Barth’s lecture “Evangelical Theology in the 19th-Century” was given in Hannover to the Goethe Society, January 8, 1957, when Barth was seventy years old. The lecture contains three major sections plus a brief introduction and conclusion appropriate for a non-theological audience. After the introduction which defines the key terms of the title, Barth provides a summary or overview of the beginnings, course and eclipse of nineteenth-century Liberal theology (Karl Barth, “Evangelical Theology in the Nineteenth Century,” in The Humanity of God, 12-17). Barth’s overall assessment of Liberal theology is that “Theology turned into philosophy of the history of religion in general, and of the Christian religion in particular” (13). In an important biographical aside Barth recalls his utter despair and horror at the actions of his venerated theological mentors and realised that for him, “19th-century theology no longer held any future” (14). Yet Barth refuses to consign this theology to obscurity. Despite this ultimate failure of Liberal theology, Karl Barth affirms the liberals for their spiritual steadfastness and courage in the face of the onslaught of modernism, for their highly cultivated character, piety and openness to the world, as well as their focus on the historical nature of Christianity (16-18, 28).
The second section—and heart—of the lecture comprises Karl Barth’s assessment of the two key problems of Liberal theology (18-28). The first is the Liberals’ fundamental conviction that theology arises from the confrontation of the church and faith with the world. Thus, 19th-century theology was primarily concerned with the world, in order to demonstrate the rationality and relevance of faith. As a result the thought-forms of the world became normative for theology, thus rationalising and truncating theology (19). The second great problem was the Liberals’ search for universal grounds for faith, grounded in an innate capacity for religion, and demonstrated in the history of religion (21, 28-29). For Barth, not only was this apologetic strategy fruitless, but it also resulted in an eviscerated theology (22). The ethical result of this faulty theological method was an ‘uncritical and irresponsible subservience to the patterns, forces and movements of human history and civilisation’ (27). That is, the church lost its distinct identity and task, becoming instead a servant to the culture, and a chaplain to the warring state.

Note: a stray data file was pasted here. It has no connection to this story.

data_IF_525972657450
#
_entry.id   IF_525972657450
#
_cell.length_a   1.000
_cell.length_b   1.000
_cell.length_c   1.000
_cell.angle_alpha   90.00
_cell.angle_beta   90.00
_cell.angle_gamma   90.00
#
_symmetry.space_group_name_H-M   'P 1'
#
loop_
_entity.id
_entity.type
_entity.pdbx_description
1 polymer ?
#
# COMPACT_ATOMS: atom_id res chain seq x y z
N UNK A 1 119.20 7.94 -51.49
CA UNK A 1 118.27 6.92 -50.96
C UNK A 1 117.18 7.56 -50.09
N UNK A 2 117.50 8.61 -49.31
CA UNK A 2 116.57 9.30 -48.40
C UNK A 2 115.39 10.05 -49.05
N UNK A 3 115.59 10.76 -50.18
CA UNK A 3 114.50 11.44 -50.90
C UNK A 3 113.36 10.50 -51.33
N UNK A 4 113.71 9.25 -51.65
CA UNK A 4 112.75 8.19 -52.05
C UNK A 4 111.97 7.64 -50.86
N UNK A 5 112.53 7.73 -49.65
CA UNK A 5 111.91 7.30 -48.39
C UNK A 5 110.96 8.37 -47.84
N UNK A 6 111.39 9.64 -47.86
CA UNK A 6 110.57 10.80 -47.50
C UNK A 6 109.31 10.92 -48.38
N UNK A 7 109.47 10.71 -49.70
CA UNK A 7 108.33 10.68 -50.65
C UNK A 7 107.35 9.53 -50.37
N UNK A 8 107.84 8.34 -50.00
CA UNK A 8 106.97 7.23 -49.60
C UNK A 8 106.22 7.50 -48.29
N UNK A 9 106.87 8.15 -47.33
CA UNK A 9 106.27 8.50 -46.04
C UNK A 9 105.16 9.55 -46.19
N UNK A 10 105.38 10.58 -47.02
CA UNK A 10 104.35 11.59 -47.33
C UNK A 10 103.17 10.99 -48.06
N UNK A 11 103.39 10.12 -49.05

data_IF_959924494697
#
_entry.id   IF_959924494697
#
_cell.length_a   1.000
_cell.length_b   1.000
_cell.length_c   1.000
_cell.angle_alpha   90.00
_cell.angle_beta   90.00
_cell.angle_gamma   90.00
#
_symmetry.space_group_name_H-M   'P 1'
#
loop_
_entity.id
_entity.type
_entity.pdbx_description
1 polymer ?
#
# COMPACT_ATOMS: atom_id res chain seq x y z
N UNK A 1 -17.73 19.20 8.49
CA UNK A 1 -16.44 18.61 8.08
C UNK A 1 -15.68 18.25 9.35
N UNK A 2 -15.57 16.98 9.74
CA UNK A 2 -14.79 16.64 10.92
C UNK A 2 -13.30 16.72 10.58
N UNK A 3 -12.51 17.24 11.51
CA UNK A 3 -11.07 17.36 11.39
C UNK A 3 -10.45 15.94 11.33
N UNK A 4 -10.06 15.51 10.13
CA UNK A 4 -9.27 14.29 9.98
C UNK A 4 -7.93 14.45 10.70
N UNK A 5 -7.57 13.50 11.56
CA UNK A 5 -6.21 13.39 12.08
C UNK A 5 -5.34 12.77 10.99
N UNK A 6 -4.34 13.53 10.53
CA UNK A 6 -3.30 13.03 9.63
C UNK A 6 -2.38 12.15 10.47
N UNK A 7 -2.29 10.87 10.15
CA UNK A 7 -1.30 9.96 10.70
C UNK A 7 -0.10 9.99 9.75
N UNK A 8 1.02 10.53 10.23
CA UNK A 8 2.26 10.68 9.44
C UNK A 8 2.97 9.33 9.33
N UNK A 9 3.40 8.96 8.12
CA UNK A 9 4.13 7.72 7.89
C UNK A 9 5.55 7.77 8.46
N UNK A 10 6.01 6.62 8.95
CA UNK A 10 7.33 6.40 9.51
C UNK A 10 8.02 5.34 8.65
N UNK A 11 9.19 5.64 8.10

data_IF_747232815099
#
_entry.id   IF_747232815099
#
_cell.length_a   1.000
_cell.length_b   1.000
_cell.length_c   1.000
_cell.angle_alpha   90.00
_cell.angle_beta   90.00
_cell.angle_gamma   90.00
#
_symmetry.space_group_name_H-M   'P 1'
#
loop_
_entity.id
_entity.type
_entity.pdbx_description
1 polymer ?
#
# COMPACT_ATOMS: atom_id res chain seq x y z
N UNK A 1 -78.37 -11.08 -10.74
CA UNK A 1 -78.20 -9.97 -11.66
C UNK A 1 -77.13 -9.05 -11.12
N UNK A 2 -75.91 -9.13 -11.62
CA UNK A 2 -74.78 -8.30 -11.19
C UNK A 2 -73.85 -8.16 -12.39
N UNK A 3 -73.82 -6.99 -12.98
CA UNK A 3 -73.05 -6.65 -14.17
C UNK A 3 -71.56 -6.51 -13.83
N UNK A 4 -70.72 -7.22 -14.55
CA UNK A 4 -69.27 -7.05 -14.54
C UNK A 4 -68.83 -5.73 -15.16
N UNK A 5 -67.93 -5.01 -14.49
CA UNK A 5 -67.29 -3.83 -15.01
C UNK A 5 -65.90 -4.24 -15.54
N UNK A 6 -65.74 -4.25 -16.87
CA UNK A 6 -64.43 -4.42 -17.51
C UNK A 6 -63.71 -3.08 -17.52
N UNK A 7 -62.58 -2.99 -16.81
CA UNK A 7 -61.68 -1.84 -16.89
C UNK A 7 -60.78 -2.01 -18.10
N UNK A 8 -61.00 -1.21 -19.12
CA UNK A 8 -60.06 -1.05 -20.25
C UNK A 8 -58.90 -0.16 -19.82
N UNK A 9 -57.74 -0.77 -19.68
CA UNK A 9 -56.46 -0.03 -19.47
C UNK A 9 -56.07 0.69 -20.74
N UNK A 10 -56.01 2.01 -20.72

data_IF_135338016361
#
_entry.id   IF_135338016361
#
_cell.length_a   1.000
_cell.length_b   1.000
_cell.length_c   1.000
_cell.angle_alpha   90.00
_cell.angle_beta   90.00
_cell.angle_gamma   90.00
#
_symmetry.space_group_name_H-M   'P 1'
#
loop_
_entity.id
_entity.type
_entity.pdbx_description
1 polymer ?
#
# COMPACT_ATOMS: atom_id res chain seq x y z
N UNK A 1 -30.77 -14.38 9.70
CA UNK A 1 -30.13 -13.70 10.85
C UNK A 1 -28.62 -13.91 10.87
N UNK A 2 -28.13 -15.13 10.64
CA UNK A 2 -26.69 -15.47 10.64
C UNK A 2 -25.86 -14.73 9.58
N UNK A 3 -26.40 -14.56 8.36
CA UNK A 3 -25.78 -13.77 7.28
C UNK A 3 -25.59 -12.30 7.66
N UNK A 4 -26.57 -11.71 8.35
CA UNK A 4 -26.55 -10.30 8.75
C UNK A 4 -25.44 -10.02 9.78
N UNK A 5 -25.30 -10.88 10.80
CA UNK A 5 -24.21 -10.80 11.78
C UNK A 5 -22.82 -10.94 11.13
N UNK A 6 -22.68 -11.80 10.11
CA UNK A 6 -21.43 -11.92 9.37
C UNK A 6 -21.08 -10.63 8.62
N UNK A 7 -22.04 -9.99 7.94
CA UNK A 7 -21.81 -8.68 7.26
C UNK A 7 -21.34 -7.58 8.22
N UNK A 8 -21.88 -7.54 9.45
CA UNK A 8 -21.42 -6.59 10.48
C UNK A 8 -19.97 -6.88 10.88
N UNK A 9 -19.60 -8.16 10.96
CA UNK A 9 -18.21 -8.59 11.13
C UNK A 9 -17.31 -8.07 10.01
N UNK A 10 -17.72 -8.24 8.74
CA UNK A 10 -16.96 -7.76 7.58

In his final section Barth pinpoints the ultimate cause of this theological failure: the theologians of the nineteenth-century operated within the worldview presuppositions of the Enlightenment which inevitably resulted in historicism, psychologism, and demythologisation: in short, the rationalising and curtailing of Christian theology (15, 19, and 21). Thus Barth asks his programmatic question:
What if by talking about Christianity as a religion these theologians had already ceased to speak of Christianity and hence were unable to communicate the faith with authority to those on the outside? What if the only relevant way of speaking of Christianity was from within? (30-31).